Interesting, since the board’s own definition of what a gynecologist is includes, “Obstetricians and Gynecologists provide primary and preventive care for women and serve as consultant to other health professionals.”

Some are calling the board’s decision a victory for patients, but is it? As I stated back in December, “…there is no reason that I can see why the specialty of gynecology should expand into unrelated disciplines. The very reason why we have specialties is so that specific areas of medicine can be studied thoroughly and the treatments we are able to provide kept up to the minute. A gynecologist should specialize in gynecology – delivering babies, taking care of women. Other practices and treatments are important and helpful, but they aren’t gynecology.”

– Yvonne S. Thornton, M. D., M. P. H.

Should Birth Control Pills Be Available Over the Counter?

Monday, February 17th, 2014

It’s a hot debate topic: should women really be required to obtain a prescription for birth control pills? Shouldn’t the most popular form of birth control be available over the counter (OTC)?

Proponents of making oral contraceptives prescription-free say that more access to the pill would lead to fewer unintended pregnancies. To be sure, there are women who would take birth control pills if they didn’t have to see a physician to get them and if the overall cost were lower. Women commonly site access, convenience, and cost as reasons why they do not use a consistent contraception method.

Those in favor of OTC oral contraceptives also say that the benefits of making them more available outweigh the risks, as these pills are widely prescribed and generally safe. There is no argument that access to birth control is very important. Unintended pregnancy has devastating emotional and financial effects on a woman’s life, often ensuring poverty, inability to continue her education, and much more.

However, the risks of taking birth control pills without medical advice are substantial. If they were to start being sold without prescriptions, it’s a safe bet that many women would not receive important medical counseling. For example, one of the reasons birth controls require prescriptions is that they have known drug interactions and potentially dangerous side effects.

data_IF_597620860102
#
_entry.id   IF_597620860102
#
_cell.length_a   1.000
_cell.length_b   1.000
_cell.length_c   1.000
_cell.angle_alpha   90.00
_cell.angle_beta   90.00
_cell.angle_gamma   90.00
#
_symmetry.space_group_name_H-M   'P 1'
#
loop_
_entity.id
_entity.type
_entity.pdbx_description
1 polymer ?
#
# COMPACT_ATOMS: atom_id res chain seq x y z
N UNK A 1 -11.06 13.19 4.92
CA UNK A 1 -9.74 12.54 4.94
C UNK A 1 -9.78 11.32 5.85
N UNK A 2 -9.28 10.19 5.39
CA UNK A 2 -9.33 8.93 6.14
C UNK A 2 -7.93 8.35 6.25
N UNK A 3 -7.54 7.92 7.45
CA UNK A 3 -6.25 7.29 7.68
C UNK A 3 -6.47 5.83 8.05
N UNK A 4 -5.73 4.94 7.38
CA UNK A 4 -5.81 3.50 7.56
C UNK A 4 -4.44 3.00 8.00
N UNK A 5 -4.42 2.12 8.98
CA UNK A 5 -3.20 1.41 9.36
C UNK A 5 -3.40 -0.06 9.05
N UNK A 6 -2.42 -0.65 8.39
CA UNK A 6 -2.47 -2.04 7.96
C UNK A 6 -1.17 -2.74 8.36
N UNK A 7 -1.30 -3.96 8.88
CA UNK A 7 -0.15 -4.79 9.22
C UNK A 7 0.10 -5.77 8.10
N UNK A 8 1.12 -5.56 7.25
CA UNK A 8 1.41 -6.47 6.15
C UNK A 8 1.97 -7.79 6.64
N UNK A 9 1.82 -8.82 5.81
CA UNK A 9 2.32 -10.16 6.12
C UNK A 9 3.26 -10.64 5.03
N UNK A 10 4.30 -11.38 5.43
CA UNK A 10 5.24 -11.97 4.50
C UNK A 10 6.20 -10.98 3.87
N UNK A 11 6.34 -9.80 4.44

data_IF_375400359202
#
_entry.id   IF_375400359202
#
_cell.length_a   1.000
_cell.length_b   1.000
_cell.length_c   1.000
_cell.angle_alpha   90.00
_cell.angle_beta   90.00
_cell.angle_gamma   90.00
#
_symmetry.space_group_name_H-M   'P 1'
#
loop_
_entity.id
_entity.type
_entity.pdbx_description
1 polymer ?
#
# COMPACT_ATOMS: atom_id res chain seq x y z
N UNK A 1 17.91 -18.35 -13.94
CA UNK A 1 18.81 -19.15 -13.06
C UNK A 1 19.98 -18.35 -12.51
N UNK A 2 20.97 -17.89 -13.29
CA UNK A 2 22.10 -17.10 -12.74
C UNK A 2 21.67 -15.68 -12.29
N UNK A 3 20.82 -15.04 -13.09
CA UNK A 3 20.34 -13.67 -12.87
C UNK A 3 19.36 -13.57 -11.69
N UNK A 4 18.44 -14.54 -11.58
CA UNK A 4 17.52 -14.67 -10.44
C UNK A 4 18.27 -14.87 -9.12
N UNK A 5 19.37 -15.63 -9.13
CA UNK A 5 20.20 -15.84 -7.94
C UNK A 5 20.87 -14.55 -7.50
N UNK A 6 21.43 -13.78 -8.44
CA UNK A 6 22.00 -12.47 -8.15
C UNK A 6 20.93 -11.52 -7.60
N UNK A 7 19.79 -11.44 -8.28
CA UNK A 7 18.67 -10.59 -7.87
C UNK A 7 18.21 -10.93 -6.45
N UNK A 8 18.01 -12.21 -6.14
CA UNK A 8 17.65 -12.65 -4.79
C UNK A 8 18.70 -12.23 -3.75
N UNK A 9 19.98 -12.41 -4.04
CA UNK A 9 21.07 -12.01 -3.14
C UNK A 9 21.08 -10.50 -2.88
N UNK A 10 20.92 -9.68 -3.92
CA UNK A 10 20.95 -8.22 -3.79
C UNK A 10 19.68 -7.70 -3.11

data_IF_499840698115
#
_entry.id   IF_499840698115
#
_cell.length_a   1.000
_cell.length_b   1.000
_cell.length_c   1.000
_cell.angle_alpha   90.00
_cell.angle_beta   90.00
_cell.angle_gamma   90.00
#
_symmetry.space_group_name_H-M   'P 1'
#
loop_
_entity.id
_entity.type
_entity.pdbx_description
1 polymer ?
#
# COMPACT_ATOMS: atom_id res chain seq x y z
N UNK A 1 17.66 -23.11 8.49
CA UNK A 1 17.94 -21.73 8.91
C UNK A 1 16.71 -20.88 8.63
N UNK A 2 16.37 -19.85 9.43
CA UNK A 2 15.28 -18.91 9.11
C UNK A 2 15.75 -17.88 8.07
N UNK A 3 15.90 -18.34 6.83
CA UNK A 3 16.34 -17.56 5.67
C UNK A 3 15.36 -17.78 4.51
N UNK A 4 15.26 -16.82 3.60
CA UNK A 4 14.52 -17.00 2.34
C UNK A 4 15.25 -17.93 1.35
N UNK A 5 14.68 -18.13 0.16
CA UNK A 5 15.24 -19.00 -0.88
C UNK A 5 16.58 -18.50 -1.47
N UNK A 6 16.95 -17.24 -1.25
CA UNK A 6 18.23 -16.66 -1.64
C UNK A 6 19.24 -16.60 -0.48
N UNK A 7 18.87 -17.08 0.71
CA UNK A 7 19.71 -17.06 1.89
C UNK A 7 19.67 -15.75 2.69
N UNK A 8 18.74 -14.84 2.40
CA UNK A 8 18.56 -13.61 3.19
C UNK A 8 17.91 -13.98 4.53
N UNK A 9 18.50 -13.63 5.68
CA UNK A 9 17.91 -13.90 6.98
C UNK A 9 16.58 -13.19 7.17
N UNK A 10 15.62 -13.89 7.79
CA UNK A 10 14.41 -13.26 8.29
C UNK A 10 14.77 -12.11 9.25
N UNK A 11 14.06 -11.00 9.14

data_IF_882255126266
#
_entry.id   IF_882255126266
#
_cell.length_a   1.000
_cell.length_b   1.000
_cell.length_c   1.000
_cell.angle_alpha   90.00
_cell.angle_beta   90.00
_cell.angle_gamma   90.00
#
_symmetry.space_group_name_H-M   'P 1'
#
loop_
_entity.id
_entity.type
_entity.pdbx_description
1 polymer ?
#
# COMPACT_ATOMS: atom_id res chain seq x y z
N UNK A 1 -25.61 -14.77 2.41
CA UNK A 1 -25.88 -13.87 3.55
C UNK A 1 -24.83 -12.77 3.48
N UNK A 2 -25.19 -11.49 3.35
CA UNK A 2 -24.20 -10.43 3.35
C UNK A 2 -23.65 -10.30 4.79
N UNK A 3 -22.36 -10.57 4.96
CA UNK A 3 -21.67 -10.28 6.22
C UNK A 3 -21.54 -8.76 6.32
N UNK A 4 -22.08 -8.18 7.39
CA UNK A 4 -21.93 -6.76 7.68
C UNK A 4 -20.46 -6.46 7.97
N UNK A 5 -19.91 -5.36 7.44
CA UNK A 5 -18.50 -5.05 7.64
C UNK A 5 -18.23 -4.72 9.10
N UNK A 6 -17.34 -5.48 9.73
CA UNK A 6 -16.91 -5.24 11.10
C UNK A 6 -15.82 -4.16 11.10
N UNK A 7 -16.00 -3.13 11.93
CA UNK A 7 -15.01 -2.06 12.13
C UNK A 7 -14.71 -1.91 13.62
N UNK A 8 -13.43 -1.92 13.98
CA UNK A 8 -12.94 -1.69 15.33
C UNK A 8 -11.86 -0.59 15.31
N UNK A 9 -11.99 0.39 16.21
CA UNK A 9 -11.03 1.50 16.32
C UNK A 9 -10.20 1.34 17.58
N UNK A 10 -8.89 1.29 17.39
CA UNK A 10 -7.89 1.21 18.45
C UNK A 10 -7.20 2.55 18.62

For example, antibiotics can interfere with the effectiveness of the pill. Physicians counsel women on drug interaction dangers like this when they dispense prescriptions. Women who buy the pill over the counter may not realize that if they also take an antibiotic, they need a backup method of birth control that month. In addition, birth controls pills are completely useless against sexually transmitted infections (STIs). They are not a replacement for condoms.

And if a woman doesn’t have to see her doctor to obtain a prescription for birth control pills, might she be more likely to skip seeing her doctor altogether for longer periods of time? This certainly would not be an issue for all women, but the ones who go to the doctor only because they must to get the pill would encounter the additional risks involved in not obtaining regular preventive checkups, which can reveal health problems such as STIs and some cancers in their early (and treatable) stages.

In addition, women who smoke and take birth control pills have a much higher risk of strokes, heart attacks, and death.

Birth control pills are a great option for contraception. They are easy to use, can’t be neglected in the heat of the moment (although they be forgotten earlier in the day), are noninvasive, and do not have lasting effects on fertility. However, the risks of using them and the need to use them properly call for medical advice before beginning them, at the very least.

You can find more information on birth control pills and other contraceptive methods in my book, Inside Information for Women.

– Yvonne S. Thornton, M. D., M. P. H.

Strenuous Exercise Temporarily Decreases Fertility

Thursday, February 13th, 2014

A study from NTNU (Norwegian University of Science and Technology) suggested that the combination of strenuous workouts and achieving pregnancy may be too much for the body to handle. Therefore, female athletes or heavy exercisers may want to ease up a little if they want to become pregnant.

It is well known that women who are involved in elite sports struggle with fertility more than others. Now it appears that women who participate in other types of extreme exercise may encounter more fertility problems as well. In a study that included 3,000 women, researchers at NTNU discovered that frequent and strenuous exercise may reduce fertility – but only temporarily, or while the hard training lasts.

None of the women in the study had experienced a history of problems with fertility, and all of them were of childbearing age and in good health. Two groups of women showed a higher risk of fertility problems: those who trained nearly every day, and the ones who exercised until they were completely exhausted. The ones who fell into both groups experienced the most fertility problems.

In addition, the effects of strenuous exercise on fertility appear to be transient, ending when the hard training slowed down.

The theory is that extremely demanding physical activity requires so much energy that the body can actually experience periods of a deficiency of energy, in which the amount of energy needed to maintain the mechanisms, hormonal and otherwise, to enable fertilization just isn’t there.